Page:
U.S. astronaut, Buzz Aldrin, the second man to walk on the Moon, alluded to a monolith detected on Mars' moon Phobos. Speaking on a U.S. cable television channel he said: "We should visit the moons of Mars. There's a monolith there - a very unusual structure on this little potato shaped object that goes around Mars once every seven hours. 'When people find out about that they are going to say, "Who put that there? Who put that there?" Well the universe put it there, or if you choose God put it there." In 2007 the Canadian Space Agency funded a study for an unmanned mission to Phobos known as PRIME (Phobos Reconnaissance and International Mars Exploration).
Phobos is a vastly promising location for future exploration. The moon itself has long been an anomaly; its orbital characteristics suggest it may be hollow. More aggressive speculation suggests that Phobos may in fact be a derelict spacecraft of the "generation ark" variety described by science writers such as Isaac Asimov. Unexplained surface features such as the numerous converging grooves, together with the conspicuous monolith-like formations, pose the possibility that Phobos harbors uneroded structures deserving of close attention.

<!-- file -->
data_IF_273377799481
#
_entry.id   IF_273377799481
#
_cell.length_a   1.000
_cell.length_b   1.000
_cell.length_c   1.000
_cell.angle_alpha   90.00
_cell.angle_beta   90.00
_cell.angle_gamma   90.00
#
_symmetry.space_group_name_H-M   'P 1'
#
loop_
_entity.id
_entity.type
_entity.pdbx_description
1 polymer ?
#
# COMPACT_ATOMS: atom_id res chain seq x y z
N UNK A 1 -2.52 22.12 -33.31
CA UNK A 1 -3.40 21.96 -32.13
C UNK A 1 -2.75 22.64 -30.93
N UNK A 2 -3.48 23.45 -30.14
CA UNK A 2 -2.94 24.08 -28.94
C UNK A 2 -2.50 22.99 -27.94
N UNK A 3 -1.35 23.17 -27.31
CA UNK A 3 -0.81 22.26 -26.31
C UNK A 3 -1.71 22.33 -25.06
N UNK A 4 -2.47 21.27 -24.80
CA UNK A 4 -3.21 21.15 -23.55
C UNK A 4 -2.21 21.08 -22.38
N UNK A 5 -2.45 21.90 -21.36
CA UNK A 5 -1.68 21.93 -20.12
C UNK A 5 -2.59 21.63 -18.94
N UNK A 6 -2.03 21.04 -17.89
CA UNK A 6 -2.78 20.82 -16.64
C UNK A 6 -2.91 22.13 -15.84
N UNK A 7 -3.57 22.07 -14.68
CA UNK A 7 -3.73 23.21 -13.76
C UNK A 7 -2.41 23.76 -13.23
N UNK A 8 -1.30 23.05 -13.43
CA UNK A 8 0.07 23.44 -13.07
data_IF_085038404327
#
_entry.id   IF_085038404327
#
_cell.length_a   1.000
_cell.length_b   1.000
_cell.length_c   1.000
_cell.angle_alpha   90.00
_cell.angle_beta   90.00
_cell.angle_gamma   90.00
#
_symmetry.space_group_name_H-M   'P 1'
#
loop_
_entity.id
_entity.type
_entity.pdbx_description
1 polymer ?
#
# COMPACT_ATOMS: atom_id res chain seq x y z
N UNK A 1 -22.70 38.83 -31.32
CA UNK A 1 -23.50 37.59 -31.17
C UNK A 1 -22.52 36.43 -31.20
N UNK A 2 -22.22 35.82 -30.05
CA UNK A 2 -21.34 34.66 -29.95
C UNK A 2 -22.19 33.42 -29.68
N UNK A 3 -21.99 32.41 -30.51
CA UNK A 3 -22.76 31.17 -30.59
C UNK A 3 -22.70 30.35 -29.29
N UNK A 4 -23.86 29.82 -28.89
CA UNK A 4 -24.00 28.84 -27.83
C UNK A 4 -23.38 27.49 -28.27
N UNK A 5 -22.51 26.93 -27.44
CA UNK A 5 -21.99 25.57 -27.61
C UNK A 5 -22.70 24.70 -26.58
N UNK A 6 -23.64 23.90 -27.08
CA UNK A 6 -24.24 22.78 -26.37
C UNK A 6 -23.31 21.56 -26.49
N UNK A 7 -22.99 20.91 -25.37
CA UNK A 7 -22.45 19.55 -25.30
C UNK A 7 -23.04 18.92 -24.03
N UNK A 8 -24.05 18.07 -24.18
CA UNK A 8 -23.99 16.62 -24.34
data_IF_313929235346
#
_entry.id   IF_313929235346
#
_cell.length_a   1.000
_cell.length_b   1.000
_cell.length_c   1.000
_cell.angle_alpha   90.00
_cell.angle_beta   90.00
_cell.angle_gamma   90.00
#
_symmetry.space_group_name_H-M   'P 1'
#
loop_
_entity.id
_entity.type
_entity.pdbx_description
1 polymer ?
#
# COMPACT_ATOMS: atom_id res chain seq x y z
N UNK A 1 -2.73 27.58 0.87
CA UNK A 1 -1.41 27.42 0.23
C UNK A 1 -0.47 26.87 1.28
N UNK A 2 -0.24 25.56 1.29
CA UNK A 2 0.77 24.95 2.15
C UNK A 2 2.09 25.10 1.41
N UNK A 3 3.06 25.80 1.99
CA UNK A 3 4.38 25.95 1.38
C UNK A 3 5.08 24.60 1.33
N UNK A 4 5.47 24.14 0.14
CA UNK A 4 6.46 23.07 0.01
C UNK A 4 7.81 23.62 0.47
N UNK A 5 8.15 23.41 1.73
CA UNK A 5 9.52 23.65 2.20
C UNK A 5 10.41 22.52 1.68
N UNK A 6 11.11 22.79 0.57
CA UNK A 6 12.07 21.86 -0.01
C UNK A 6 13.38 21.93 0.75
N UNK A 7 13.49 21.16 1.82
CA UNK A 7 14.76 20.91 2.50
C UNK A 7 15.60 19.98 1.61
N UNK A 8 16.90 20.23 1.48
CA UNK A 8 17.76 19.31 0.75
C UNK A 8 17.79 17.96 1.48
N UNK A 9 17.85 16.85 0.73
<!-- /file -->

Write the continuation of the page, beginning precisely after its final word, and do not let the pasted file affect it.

Lan Fleming a NASA imaging specialist who has interest in Mars and other solar system anomalies. Lan looked at it and upon further examination and study concluded, that the monolith was a physical anomaly on the surface of Phobos.
The building-sized monolith is the main proposed landing site because scientists believe the object is a boulder exposed relatively recently in an otherwise featureless area of the asteroid-like moon. PRIME investigator Dr Alan Hildebrand said it could answer questions about the moon's composition and history. "If we can get to that object, we likely don’t need to go anywhere else," he told his science team.